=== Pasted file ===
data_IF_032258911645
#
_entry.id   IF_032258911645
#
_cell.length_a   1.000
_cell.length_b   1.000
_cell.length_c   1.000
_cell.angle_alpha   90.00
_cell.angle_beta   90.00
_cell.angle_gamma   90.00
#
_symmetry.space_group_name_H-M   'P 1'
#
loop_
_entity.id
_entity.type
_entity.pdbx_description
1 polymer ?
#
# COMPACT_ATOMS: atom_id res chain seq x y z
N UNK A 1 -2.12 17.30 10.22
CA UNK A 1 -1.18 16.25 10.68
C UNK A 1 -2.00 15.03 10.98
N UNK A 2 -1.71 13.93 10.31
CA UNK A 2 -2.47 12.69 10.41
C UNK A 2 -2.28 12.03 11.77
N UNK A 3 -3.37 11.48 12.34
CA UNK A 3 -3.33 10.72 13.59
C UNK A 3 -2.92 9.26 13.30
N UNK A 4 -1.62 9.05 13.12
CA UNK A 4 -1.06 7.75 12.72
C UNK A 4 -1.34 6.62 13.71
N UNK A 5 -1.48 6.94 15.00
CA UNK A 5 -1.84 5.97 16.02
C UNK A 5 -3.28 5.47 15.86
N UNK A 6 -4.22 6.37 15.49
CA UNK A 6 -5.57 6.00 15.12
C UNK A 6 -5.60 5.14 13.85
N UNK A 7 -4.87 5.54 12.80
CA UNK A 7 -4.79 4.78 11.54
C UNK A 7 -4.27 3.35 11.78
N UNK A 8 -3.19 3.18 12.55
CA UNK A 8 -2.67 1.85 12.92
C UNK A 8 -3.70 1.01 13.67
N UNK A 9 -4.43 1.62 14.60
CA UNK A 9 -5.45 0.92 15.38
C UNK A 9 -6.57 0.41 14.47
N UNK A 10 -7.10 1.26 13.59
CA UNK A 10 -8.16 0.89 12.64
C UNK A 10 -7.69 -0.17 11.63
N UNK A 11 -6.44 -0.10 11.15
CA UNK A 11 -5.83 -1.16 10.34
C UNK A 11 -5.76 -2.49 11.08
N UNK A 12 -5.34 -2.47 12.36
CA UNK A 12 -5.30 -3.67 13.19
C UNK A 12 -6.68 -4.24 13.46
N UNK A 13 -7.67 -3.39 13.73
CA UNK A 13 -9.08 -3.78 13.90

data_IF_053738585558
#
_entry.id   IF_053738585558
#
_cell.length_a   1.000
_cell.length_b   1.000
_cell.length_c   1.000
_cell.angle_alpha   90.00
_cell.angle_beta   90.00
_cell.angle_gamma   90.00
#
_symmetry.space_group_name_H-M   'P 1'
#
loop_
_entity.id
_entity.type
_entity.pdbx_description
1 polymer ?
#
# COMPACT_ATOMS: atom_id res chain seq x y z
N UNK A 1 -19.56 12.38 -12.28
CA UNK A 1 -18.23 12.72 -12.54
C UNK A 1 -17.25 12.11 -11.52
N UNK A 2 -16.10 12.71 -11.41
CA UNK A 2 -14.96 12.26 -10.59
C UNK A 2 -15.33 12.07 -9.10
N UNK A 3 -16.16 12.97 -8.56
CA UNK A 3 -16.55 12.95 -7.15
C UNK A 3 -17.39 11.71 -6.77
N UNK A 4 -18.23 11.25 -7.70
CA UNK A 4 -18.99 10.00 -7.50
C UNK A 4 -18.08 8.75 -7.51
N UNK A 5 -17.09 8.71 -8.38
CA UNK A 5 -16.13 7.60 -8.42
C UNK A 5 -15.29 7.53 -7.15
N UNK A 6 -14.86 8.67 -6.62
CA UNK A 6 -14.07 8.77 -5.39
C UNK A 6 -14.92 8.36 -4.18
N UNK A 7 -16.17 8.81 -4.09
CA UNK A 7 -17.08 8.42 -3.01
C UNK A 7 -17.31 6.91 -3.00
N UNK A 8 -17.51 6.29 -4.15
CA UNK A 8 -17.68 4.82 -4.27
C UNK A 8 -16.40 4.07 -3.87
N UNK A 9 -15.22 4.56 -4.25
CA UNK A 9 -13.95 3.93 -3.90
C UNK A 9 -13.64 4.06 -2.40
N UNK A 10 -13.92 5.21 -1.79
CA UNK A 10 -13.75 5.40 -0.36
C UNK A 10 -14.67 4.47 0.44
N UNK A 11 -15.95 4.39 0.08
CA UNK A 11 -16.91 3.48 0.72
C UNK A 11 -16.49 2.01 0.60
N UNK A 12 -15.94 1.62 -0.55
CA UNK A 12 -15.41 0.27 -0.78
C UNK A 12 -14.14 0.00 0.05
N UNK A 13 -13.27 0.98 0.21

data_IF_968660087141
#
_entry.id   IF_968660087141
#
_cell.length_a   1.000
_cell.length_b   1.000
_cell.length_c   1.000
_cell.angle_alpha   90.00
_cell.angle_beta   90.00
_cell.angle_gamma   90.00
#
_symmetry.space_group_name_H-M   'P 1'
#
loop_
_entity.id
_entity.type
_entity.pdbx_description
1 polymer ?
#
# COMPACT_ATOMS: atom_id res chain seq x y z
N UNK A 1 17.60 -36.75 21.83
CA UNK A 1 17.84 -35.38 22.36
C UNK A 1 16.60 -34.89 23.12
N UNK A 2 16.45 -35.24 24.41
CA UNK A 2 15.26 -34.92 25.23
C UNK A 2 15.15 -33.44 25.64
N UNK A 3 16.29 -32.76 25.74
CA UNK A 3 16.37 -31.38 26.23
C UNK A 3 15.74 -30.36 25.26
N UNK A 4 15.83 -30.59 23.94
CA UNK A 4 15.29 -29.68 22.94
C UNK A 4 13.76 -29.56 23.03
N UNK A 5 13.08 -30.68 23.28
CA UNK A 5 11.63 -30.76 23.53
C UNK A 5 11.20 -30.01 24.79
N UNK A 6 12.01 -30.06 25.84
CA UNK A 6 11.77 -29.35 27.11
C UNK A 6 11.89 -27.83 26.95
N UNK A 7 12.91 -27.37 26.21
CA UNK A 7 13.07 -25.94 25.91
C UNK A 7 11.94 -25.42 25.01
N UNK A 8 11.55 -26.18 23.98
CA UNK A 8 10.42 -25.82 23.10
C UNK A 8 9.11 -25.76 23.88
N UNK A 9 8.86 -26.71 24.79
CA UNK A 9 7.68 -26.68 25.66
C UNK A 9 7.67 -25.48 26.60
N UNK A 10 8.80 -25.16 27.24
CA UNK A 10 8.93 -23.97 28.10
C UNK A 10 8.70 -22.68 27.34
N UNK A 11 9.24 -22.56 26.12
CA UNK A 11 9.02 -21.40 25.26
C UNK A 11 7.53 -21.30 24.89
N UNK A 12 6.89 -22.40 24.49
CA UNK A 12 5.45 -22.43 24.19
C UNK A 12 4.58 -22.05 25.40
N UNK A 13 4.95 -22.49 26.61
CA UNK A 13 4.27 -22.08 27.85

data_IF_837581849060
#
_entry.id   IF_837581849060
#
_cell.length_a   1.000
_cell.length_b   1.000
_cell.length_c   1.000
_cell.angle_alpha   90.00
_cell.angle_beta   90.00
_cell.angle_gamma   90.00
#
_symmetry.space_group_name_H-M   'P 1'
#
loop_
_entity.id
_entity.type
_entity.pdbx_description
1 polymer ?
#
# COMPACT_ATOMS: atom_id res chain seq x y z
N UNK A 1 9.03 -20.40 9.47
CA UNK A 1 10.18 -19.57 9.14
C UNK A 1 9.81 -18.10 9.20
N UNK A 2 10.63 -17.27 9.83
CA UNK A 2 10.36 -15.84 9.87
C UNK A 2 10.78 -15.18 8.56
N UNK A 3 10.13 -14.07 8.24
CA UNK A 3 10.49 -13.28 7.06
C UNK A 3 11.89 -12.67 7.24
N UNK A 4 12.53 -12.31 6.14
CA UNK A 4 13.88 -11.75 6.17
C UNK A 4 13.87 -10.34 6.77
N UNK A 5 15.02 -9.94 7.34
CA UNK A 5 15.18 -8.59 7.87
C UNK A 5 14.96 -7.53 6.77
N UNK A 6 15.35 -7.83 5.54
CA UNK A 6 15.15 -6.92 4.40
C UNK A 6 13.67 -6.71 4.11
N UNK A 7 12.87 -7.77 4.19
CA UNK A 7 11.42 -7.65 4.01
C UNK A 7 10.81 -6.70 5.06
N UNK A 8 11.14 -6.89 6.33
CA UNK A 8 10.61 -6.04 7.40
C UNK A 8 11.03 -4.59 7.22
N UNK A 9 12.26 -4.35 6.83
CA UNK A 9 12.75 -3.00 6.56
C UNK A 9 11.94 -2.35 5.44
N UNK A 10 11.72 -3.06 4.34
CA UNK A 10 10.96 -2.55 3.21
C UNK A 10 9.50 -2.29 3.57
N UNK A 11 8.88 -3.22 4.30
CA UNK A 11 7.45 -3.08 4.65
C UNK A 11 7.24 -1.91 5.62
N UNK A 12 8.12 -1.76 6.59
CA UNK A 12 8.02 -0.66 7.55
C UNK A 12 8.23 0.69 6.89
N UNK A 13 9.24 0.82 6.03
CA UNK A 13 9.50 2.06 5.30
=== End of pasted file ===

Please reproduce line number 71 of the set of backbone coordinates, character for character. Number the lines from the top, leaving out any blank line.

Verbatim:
#